A few days ago, Chess-in-slums founder, Tunde Onakoya took to Twitter to announce their next project. It is to focus on teaching chess to women in Becheve, a community in Cross-river state. But these women aren’t just ordinary women but young ones who are referred to as “money wives”.
Twitter went agog when he shared this announcement. For many, it sounded implausible that such “money wives” was still a thing in these climes.
Money wives are young girls given to men old enough to be their grandfathers, as collateral for loans. What this means is, the girls’ parents obtain loans from old men and offer their daughters as payment for such loans. In cases where the daughters are not yet born, the men wait till there is a girl child to be exchanged for the loans. Many of these girls are only barely between seven and thirteen years old when these exchanges take place. They are then made to be wives to the old men and work on their farmlands.
When Onakoya announced it as Chess-in-Slums’ next project, it begged the question; had no eye been turned towards the barbaric custom before?
Previous projects on the money wives
In 2018, BBC carried out a report on the women whereby some of the young girls explained their predicament, thereby creating awareness. It was titled, “Money Wives: The Nigerian Girls Sold To Repay Debts”. Aljazeera also published a similar report the same year, titled, “Nigeria’s Young Daughters Are Sold As ‘money Wives’“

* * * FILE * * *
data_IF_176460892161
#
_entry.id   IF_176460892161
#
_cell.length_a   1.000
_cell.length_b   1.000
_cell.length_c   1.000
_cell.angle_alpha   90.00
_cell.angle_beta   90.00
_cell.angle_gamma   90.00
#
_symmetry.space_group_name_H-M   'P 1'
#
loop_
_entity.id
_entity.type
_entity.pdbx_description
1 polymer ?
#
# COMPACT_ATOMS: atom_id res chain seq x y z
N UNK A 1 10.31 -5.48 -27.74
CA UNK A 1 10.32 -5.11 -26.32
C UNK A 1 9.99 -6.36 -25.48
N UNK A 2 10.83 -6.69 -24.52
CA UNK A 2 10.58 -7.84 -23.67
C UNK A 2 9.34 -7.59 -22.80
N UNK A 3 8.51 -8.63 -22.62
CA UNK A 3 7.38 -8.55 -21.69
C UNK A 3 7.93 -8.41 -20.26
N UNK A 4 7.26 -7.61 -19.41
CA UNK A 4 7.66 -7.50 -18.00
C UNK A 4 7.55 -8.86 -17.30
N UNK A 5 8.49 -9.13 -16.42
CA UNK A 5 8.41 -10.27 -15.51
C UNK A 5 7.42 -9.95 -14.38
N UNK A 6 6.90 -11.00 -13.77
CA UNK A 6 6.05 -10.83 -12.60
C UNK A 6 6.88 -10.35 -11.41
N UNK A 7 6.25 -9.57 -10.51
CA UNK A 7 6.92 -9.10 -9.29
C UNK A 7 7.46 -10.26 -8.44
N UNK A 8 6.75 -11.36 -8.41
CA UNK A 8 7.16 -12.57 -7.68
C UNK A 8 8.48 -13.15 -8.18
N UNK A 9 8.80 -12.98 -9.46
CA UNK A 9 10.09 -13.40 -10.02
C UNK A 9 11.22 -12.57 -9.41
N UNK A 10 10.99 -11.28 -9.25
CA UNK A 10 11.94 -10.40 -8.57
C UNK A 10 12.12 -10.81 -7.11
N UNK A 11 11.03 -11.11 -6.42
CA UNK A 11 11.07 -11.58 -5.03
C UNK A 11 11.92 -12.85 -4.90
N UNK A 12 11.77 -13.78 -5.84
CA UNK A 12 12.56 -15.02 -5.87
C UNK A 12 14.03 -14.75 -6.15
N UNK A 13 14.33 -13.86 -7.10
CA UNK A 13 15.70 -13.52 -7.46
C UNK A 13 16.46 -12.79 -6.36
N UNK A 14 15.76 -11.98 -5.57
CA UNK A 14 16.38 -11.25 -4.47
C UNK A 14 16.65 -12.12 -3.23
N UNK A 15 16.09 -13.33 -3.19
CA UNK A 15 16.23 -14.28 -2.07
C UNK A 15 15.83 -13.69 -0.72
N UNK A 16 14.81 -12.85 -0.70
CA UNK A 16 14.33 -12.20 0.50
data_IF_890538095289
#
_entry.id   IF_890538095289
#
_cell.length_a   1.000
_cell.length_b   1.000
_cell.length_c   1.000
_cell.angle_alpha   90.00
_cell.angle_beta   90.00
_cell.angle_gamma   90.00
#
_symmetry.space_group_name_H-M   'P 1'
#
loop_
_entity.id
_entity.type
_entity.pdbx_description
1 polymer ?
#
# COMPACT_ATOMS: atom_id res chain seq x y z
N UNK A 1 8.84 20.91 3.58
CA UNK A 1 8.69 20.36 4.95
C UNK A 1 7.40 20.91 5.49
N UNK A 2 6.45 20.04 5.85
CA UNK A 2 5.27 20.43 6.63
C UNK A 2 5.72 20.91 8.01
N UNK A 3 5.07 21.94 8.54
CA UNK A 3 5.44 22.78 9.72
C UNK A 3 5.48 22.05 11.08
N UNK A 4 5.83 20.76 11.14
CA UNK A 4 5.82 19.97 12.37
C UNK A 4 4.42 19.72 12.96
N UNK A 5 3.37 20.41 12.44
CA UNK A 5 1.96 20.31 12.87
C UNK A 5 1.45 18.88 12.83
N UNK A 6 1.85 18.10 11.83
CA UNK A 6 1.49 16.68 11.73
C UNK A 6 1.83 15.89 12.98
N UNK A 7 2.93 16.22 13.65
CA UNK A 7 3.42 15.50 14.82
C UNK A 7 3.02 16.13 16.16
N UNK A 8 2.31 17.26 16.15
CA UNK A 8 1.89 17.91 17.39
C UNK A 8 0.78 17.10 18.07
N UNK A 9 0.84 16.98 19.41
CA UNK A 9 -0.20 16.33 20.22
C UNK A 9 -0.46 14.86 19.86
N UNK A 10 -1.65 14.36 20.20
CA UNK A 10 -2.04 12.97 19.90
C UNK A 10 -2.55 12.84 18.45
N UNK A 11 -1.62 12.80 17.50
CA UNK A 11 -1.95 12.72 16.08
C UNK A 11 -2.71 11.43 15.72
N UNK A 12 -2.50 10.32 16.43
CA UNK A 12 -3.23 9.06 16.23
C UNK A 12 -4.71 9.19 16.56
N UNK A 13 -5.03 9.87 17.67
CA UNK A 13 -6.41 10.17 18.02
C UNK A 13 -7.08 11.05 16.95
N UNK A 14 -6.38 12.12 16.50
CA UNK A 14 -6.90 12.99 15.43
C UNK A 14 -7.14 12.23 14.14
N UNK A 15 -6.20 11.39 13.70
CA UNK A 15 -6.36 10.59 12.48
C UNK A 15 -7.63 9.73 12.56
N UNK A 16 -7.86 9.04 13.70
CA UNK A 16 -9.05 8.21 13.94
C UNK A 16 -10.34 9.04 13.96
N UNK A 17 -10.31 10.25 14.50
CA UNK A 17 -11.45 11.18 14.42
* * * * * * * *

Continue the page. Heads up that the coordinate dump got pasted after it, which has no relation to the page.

Following that, in 2019, France 24 claimed in a report that some brave campaigners were trying to bring it to an end.
Feyikemi Anifalaje also wrote a book titled “Money Wives” to create more awareness.
In addition, between 2018 and 2020, The Girdle Nigeria also advocated for change in the barbaric customs. The team even made several moves to uproot the affected young girls from the chains of these customs, but their fight was against the long-old traditions. Hence, they were met with several challenges, eventually leading them to back off.
How can you help the young girls in Becheve
Many of these affected young girls only wanted to go to school but their parents’ debts deprived them of it. However, you can help these young girls by donating to the initiative where Onakoya has requested help for the Chess-in-Slums initiative with a laid-out concrete plan to make it happen.
There are various ways to donate help;
- You can become a mentor to these young girls.
- You can donate money to help the initiative
- Help to spread the word about it by using the hashtag #endchildmarriage
- You can collaborate with Chess-in-slums to bring this barbaric custom to an end.
- You can also volunteer
This article was written by Sola Tales.
Photo credit: Tunde Onakoya